Treatment for porphyria depends on the type of porphyria you have and your symptoms. For people living with cutaneous porphyrias, avoiding sunlight is key to recovery.
The term porphyria describes a group of eight disorders that affect the skin and nervous system. Most of these disorders are inherited (passed down from family members). One type of porphyria, porphyria cutanea tarda (PCT), isn’t always inherited.
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Porphyria is rare. Doctors don’t know the exact number of people living with this condition, because many have no symptoms of the disease. However, it has been estimated that all forms of porphyria combined affect fewer than 200,000 people in the United States.
Each type of porphyria is caused by low levels of a specific enzyme (a specific enzyme [chemical] for each type of porphyria) that is needed during the making of heme. Heme is an iron-containing pigment that is vital for all the body’s organs. Heme is part of the hemoglobin in your blood. Hemoglobin carries oxygen to body tissues and gives red blood cells their color. Heme is also part of proteins in the liver that help the liver function properly.
In the several-step process of making heme, several other compounds – called porphyrins and porphyrin precursors – are created. If there is a low level of any one of the enzymes needed to make heme, these porphyrin and porphyrin precursors build up in the liver, skin, and other body tissues. When they build up, people may develop symptoms of one of the types of porphyria.
The specific names of the eight types of porphyrias are:
Doctors classify porphyrias in several different ways. Besides defining by each specific type, doctors also classify porphyria in two broad categories:
Doctors also classify porphyria by which body system becomes overactive:
The symptoms of porphyria vary depending on type. Symptoms range from mild to severe. Some people with porphyria have no symptoms. In some cases, symptoms can be life-threatening unless treated.
People living with cutaneous types of porphyria, which affects the skin, often experience symptoms including:
Acute porphyrias can cause symptoms that affect the nervous system. These symptoms generally occur suddenly and usually last a short period of time. Symptoms of acute porphyrias include:
Porphyria most often results from genetic mutations passed down from parent to child. You are more at risk for porphyria if a parent has the disorder.
Unlike the other types of porphyrias, porphyria cutanea tarda (PCT) occurs when an inactive acquired disease, like hepatitis C or human immunodeficiency virus (HIV), becomes active in the body. The disease’s activity causes a deficiency in the enzymes needed to produce heme. Factors that can trigger PCT include:
Symptoms of other types of porphyria can be triggered by:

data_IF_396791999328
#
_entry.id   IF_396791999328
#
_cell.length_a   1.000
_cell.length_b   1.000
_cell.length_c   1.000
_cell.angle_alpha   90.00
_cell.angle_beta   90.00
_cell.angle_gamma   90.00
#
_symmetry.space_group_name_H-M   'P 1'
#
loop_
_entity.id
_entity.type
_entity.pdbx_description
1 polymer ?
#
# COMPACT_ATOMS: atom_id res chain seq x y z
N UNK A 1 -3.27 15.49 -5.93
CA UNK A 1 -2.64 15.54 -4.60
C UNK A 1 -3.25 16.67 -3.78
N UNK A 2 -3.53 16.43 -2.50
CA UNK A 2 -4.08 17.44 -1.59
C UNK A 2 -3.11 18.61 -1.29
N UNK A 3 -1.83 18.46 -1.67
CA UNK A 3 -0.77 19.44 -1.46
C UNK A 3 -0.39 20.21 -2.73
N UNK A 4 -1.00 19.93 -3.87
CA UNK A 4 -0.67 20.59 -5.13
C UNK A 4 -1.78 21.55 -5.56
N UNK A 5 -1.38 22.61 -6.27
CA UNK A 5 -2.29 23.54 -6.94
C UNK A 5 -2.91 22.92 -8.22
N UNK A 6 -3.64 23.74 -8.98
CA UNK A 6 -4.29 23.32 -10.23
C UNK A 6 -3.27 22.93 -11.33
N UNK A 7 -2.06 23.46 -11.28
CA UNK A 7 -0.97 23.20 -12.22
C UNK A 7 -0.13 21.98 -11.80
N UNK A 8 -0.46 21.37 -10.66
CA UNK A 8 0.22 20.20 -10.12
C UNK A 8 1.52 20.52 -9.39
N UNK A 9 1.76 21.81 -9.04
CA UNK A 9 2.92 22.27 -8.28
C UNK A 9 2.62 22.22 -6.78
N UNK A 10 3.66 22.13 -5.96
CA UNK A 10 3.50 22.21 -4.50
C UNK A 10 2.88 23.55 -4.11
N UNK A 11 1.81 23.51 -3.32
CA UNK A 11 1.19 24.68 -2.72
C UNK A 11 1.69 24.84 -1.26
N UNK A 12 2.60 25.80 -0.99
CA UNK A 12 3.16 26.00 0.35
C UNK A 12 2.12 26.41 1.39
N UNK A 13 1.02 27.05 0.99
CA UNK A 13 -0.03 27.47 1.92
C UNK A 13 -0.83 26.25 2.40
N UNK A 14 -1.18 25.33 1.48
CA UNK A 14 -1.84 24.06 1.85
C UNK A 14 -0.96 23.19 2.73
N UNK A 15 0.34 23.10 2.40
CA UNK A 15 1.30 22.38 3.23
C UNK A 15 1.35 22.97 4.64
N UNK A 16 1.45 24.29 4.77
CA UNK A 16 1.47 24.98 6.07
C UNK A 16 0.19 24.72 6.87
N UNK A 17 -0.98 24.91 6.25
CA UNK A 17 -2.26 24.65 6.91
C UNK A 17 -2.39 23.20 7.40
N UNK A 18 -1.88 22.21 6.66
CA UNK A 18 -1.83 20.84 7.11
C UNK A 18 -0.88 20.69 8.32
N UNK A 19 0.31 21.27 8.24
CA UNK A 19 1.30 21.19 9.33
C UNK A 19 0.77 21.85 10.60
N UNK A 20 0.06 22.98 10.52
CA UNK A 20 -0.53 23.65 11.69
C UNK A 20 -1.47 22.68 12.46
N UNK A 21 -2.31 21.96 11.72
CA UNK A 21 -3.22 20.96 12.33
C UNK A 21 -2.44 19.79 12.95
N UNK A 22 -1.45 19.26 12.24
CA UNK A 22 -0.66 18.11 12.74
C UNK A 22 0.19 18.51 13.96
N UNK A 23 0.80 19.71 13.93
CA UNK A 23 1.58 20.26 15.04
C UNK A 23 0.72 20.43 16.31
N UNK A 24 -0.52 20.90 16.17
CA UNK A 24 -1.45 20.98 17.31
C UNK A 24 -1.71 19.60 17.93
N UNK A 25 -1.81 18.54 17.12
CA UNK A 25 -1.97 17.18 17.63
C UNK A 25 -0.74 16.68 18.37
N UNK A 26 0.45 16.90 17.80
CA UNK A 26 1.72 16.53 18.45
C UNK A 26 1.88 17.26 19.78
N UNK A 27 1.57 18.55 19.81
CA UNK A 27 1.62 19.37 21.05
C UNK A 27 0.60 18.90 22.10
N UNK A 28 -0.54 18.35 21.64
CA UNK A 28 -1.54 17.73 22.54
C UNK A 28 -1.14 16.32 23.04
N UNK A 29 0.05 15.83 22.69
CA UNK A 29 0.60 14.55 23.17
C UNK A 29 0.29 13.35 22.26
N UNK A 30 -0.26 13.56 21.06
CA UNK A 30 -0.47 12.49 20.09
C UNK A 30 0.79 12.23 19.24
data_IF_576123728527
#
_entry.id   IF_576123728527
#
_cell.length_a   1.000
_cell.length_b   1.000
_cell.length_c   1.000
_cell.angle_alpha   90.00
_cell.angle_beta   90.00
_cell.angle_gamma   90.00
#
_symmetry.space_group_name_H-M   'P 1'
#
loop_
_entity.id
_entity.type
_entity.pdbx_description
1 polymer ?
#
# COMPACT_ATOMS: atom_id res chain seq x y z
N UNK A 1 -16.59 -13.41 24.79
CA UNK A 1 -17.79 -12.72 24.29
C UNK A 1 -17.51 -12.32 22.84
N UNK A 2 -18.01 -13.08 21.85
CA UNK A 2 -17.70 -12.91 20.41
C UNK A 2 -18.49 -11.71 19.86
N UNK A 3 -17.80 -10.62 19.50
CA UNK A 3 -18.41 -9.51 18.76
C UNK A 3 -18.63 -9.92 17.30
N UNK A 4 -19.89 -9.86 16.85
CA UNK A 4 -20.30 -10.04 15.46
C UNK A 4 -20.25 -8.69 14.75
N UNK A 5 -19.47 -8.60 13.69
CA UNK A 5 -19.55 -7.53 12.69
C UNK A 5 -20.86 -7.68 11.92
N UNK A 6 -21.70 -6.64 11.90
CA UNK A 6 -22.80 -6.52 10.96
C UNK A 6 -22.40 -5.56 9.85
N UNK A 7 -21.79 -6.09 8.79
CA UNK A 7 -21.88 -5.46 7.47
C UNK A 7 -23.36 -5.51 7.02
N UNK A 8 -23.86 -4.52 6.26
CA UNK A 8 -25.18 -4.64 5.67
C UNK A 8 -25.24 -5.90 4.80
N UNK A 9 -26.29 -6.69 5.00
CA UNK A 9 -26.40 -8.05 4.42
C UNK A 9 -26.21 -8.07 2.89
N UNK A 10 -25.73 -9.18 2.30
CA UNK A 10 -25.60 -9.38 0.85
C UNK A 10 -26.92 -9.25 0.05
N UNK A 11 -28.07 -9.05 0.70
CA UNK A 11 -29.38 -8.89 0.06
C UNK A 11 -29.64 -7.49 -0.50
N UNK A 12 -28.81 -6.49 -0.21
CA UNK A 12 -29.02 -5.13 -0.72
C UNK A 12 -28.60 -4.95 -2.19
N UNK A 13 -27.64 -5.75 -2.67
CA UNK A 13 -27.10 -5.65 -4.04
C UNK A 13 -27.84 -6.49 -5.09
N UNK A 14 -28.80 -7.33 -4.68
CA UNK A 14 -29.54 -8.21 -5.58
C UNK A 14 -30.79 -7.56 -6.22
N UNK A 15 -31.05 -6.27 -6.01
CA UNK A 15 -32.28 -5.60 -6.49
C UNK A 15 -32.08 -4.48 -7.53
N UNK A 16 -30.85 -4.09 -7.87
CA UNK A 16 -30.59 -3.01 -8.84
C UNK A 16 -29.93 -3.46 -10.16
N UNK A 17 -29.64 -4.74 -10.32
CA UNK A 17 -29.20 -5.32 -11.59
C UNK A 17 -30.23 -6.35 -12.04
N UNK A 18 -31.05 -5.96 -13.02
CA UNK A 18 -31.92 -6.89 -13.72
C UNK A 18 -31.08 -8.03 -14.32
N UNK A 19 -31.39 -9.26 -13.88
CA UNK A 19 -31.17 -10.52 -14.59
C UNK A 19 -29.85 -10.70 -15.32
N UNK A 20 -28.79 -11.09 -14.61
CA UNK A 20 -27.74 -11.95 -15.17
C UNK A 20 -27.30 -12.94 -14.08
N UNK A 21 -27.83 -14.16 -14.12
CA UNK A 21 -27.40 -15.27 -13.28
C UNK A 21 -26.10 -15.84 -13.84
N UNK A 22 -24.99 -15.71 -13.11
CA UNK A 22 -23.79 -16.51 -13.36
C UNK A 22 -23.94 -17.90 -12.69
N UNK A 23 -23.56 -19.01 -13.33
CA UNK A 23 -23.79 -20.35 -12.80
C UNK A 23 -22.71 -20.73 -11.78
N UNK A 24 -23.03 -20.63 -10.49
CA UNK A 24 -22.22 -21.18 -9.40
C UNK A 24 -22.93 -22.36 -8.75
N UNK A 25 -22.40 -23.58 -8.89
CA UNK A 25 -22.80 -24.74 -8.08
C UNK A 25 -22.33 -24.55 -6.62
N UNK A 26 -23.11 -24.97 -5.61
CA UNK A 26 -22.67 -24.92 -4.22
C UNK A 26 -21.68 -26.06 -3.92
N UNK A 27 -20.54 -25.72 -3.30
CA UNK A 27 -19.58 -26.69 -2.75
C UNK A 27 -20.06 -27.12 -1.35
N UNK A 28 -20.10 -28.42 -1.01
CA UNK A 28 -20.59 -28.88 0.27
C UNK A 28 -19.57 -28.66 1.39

Diagnosis can be difficult because symptoms of the porphyrias can resemble the symptoms of many other diseases.
If doctors suspect you have porphyria, blood and urine tests screen for porphyrins and other porphyrin precursors. Feces (stool) tests may be necessary to confirm the diagnosis.
Doctors also diagnose porphyria using genetic testing of a blood sample. This type of test is very accurate. Doctors often use it if family members are known to have porphyria.
Treatment for porphyria depends on the type of porphyria you have and your symptoms.
For people living with cutaneous porphyrias, avoiding sunlight is key to recovery. Your doctor may also recommend that you avoid substances, like alcohol, that trigger symptoms. Some people with cutaneous porphyria benefit from therapeutic phlebotomy (blood draw). This type of blood draw reduces the amount of iron in the liver.
Treatment for acute porphyria involves intravenous (IV) heme or glucose infusions (adding heme or glucose directly into a vein). These therapies decrease the number of porphyrins or porphyrin precursors produced in the liver. Other drugs are under investigation and may be available through clinical trials. Ask your doctor if a clinical trial is something to consider for your specific type of porphyria.
Dietary changes, including eating high amounts of carbohydrates and calorie-rich foods, also help manage symptoms.
Patients with acute porphyria who have severe symptoms or who have other types of porphyria may require more invasive treatments to manage symptoms. Treatment options may include blood transfusions, surgery to remove the spleen, and liver and bone marrow transplantation.
For some people, erythropoietic porphyria leads to liver failure. If this occurs, a liver transplant can be a life-saving treatment.
Some types of acute porphyrias cause muscle weakness. Muscle problems can be life-threatening if weakness affects the muscles that make respiration (breathing) possible. Hospitalization is required if porphyria affects the respiratory muscles.
Because genetic mutations cause most types of porphyria, the disorder can’t be prevented. However, you can avoid triggers that may cause symptoms. These triggers include smoking, alcohol consumption, and exposure to sunlight. Drugs that may need to be avoided include barbiturates, tranquilizers, birth control pills, and sedatives.
Most people with porphyria recover from their symptoms. Because genetic mutations cause this condition, you may experience symptoms throughout your life.
If you develop any symptoms of porphyria, or if your symptoms get worse, contact your doctor immediately. They can find the cause of your symptoms and develop a treatment plan tailored to your individual needs.
Last reviewed by a Cleveland Clinic medical professional on 02/15/2018.
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